batchSequenceName undefined Name for managing batch statistics.
baselineEnvName undefined The name of the environment of the baseline.
envName undefined A name for the environment in which the application under test is running.
ignoreCaret false Whether to ignore or the blinking caret or not when comparing images.
matchLevel undefined The test-wide match level to use when checking application screenshot with the expected output. Possible values are Strict, Exact, Layout and Content. Read more about match levels here.
branchName undefined The name of the branch.
baselineBranchName undefined The name of the baseline branch.
parentBranchName undefined Sets the branch under which new branches are created.
proxy undefined Sets the proxy settings to be used in network requests to Eyes server.
saveFailedTests false Set whether or not failed tests are saved by default (saved as baseline).
saveNewTests false Set whether or not new tests are saved by default (saved as baseline).
serverUrl Default Eyes server URL The URL of Eyes server
compareWithParentBranch false
ignoreBaseline false
runInDocker false If you are having issues running the SDK in docker, set this flag to true. See more info below
puppeteerOptions undefined Options to send to puppeteer.launch. This is a low-level configuration and should be used with great care.
tapFilePath undefined Directory path of a results file. If set, then a TAP file is created in this directory, the file is created with the name eyes.tap and contains the Eyes test results.
waitBeforeScreenshots undefined Selector, function or timeout. If waitBeforeScreenshots is a number then the argument is treated as time in milliseconds to wait before each screenshot is taken. If waitBeforeScreenshots is a string then the argument is treated as a selector or xpath, (depending on whether or not it starts with '//') for an element to wait for before each screenshot is taken. If waitBeforeScreenshots is a function, then the argument is treated as a predicate to wait for before each screenshot is taken.
include true Specifies which stories should be visually tested. Visual baselines will be created only for the components specified. For more information, see per component configuration - include.
variations undefined Specifies additional variations for all or some of the stories. For example, RTL. For more information, see per component configuration - variations.
concurrency 10 The maximum number of tests that can run concurrently. The default value is the allowed amount for free accounts. For paid accounts, set this number to the quota set for your account.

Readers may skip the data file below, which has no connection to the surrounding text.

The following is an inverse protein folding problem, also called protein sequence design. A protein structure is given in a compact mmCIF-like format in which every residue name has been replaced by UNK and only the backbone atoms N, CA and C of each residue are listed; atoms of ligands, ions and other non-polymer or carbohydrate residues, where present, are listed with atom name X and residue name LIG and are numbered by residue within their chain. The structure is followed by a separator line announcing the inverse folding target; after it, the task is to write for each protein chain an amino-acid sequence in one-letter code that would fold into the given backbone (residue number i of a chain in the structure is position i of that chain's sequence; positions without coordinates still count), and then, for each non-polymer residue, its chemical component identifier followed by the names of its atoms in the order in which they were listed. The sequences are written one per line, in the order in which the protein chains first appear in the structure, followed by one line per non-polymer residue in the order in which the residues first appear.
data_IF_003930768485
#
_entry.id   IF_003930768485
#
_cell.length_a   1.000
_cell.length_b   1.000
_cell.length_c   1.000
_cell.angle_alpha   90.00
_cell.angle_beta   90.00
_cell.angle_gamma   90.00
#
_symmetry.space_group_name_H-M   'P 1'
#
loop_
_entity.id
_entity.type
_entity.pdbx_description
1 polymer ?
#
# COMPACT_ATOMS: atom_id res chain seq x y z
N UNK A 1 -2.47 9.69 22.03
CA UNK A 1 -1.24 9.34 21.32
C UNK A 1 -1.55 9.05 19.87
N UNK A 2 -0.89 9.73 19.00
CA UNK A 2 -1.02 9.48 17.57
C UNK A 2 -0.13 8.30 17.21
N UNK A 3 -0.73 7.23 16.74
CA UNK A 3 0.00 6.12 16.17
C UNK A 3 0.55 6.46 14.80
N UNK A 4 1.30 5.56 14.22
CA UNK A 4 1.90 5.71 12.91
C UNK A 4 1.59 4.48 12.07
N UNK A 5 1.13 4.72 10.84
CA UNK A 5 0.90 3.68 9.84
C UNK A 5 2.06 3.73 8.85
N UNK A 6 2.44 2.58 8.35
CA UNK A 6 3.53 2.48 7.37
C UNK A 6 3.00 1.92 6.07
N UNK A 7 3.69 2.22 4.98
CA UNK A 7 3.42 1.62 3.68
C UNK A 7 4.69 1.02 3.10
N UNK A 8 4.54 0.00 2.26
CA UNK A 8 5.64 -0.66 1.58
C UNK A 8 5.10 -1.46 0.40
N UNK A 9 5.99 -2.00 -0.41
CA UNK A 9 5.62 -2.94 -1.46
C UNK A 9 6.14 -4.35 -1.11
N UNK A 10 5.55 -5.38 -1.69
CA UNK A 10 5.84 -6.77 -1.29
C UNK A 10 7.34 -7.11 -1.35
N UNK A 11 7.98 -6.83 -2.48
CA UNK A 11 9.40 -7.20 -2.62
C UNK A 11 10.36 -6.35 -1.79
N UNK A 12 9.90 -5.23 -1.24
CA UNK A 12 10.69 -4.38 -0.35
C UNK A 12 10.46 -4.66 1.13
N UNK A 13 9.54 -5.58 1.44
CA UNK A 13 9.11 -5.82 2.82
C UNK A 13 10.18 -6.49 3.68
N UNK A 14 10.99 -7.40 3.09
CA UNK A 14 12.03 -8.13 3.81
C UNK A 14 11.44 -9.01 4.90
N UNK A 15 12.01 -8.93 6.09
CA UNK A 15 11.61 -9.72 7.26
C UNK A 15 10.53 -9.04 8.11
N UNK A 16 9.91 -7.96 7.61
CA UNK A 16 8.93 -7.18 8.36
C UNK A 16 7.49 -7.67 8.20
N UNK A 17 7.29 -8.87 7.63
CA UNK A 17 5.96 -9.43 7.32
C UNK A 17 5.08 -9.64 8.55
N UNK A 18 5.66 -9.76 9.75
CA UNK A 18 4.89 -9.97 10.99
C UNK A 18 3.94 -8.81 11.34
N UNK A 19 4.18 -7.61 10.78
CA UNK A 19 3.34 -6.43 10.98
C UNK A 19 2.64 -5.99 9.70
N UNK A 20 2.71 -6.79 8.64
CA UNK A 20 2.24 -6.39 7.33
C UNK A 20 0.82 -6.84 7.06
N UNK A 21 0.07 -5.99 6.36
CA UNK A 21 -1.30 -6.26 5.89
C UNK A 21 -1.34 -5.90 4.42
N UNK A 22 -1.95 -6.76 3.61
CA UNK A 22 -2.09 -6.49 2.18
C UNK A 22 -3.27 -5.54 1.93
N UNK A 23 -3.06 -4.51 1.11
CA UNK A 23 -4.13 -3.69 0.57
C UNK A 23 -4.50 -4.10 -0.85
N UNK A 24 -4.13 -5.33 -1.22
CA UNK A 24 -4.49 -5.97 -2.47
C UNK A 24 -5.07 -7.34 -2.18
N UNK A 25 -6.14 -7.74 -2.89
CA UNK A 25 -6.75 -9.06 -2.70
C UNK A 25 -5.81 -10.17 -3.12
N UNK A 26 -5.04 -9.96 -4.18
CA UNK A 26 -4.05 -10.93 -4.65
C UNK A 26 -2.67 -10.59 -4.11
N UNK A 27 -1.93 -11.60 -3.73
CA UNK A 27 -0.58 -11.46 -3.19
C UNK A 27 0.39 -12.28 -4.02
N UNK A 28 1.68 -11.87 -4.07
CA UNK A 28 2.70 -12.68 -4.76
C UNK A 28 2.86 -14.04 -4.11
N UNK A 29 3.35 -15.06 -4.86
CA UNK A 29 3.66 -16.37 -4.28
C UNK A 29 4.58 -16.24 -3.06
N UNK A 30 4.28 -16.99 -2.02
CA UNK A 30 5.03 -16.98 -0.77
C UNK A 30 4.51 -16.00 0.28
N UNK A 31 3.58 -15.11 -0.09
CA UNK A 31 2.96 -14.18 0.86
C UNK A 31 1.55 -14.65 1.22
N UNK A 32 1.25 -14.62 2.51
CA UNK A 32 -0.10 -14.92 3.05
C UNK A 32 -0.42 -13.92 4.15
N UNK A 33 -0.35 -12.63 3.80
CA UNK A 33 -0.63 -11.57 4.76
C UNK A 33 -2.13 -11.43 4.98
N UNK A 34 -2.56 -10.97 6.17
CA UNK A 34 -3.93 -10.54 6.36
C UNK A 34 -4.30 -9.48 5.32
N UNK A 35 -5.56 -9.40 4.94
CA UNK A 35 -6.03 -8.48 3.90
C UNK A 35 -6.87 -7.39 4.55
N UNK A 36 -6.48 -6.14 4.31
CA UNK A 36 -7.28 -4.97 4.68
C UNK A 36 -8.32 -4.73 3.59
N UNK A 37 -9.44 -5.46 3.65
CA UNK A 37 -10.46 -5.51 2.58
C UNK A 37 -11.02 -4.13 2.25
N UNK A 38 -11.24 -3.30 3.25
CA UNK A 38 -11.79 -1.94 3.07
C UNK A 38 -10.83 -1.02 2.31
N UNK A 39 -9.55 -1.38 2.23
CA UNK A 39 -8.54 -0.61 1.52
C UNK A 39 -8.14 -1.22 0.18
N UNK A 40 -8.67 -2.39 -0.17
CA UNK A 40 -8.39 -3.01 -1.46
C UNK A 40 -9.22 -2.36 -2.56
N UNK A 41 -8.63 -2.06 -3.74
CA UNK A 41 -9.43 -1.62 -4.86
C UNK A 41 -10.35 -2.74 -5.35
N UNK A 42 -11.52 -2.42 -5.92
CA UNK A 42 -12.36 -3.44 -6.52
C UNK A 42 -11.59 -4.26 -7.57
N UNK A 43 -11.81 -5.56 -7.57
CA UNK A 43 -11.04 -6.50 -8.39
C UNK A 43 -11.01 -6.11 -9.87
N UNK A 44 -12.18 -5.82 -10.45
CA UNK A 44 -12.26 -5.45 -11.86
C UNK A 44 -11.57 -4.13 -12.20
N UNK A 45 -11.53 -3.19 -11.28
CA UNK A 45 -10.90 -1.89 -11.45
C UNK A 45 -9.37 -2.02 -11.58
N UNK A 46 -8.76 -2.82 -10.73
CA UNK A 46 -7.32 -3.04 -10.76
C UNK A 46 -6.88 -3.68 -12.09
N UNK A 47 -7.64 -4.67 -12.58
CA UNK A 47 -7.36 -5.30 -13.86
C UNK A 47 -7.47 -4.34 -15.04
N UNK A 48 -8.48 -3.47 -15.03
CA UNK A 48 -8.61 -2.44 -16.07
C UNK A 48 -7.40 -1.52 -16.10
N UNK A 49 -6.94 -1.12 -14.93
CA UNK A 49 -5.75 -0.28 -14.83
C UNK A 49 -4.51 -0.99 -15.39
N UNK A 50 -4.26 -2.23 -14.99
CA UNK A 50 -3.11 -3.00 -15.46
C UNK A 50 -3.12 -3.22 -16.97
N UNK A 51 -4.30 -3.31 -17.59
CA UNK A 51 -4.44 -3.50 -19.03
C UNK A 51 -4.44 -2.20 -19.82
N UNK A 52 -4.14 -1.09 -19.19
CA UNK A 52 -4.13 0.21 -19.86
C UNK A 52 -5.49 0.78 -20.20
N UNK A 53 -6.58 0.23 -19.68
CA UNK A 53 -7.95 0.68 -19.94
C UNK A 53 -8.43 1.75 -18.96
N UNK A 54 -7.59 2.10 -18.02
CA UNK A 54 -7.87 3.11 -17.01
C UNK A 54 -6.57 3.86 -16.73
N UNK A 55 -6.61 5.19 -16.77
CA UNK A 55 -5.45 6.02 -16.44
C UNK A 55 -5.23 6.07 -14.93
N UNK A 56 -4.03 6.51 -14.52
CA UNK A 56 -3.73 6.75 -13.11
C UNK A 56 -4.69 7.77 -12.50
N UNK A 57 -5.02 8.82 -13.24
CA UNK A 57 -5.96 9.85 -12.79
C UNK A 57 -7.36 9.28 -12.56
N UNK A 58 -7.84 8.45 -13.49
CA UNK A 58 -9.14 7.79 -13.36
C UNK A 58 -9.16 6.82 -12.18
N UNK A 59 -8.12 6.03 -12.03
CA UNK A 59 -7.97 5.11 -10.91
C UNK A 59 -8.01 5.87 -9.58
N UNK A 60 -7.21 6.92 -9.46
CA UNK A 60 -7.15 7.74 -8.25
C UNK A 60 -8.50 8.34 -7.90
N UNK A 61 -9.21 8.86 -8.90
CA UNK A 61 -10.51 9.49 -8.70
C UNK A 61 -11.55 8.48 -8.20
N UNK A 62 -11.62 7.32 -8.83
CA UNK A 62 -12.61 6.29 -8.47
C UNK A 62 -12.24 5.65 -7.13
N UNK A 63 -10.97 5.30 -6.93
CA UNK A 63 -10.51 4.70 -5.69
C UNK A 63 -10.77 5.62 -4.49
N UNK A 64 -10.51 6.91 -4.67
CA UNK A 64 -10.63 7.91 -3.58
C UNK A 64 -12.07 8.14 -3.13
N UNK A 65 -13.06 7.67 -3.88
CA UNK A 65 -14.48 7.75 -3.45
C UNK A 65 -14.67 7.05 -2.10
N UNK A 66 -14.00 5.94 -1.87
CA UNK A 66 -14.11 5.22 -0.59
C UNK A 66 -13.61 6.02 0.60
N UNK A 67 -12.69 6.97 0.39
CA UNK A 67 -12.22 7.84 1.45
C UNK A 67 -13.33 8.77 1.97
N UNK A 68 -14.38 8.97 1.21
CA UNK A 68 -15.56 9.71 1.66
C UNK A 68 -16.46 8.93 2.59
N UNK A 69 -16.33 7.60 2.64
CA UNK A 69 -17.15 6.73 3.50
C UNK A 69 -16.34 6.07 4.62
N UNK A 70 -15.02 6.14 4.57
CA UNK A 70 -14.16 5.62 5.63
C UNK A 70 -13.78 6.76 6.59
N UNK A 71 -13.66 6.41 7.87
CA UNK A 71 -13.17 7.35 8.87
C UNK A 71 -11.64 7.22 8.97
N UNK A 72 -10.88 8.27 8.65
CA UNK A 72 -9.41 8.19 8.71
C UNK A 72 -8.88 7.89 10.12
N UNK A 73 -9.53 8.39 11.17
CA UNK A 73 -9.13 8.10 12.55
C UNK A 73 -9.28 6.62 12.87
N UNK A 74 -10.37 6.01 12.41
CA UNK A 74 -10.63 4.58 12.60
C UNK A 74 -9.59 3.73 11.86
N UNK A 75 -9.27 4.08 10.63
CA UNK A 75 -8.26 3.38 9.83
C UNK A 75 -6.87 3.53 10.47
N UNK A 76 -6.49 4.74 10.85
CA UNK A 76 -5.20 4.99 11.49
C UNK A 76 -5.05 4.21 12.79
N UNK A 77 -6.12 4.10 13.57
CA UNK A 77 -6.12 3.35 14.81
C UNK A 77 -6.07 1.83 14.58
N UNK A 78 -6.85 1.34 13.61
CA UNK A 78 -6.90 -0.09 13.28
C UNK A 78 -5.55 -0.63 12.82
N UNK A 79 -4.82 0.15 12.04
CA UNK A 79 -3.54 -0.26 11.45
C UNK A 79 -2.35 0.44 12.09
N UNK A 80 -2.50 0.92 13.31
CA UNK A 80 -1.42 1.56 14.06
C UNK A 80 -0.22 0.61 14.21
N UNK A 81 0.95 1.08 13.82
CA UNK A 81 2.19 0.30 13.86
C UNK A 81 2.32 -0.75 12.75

There are 2 ways to specify test configuration:

  1. Environment variables
  2. The applitools.config.js file

The list above is also the order of precedence, which means that if you specify a property as an environment variable, it will override the value defined for the same property in the applitools.config.js file.

Method 1: Environment variables

The name of the corresponding environment variable is in uppercase, with the APPLITOOLS_ prefix, and separating underscores instead of camel case:

// all other configuration variables apply

Method 2: The applitools.config.js file

It's possible to have a file called applitools.config.js at the current working directory (the directory you are at when running the eyes-storybook script). In this file specify the desired configuration, as an exported CommonJS module. For example:

module.exports = {
  appName: 'My app',
  showLogs: true,
  batchName: 'My batch'
  // all other configuration variables apply

Configuring the browser

Eyes-Storybook will take a screenshot of the page as specified in the browser configuration parameter.

It's also possible to send an array of browsers, for example in the applitools.config.js file:

module.exports = {
  browser: [
    {width: 800, height: 600, name: 'firefox'},
    {width: 1024, height: 768, name: 'chrome'},
    {width: 1024, height: 768, name: 'ie11'}

Device emulation

To enable chrome's device emulation, it's possible to send a device name and screen orientation, for example:

module.exports = {
  browser: {
    deviceName: 'iPhone X',
    screenOrientation: 'landscape',
    name: 'chrome' // optional, just to make it explicit this is browser emulation and not a real device. Only chrome is supported for device emulation.

Possible values for screen orientation are landscape and portrait, and if no value is specified, the default is portrait.

The list of device names is taken from chrome devtools predefined devices, and can be obtained by running the following command in a unix-based shell (installing jq might be needed):

curl -s | jq '.extensions[].device.title'

In addition, it's possible to use chrome's device emulation with custom viewport sizes, pixel density and mobile mode, by passing deviceScaleFactor and mobile in addition to width and height. For example:

module.exports = {
  browser: {
    width: 800,
    height: 600,
    deviceScaleFactor: 3,
    mobile: true,
    name: 'chrome' // optional, just to make it explicit this is browser emulation and not a real device. Only chrome is supported for device emulation.

Per component configuration

There are two ways to provide configuration for a specific story, or a group of stories.

  1. As an argument to the story - It's possible to pass a third argument to storybook's .add function, to customize each story. An eyes property on the parameters object can be specified with configuration properties.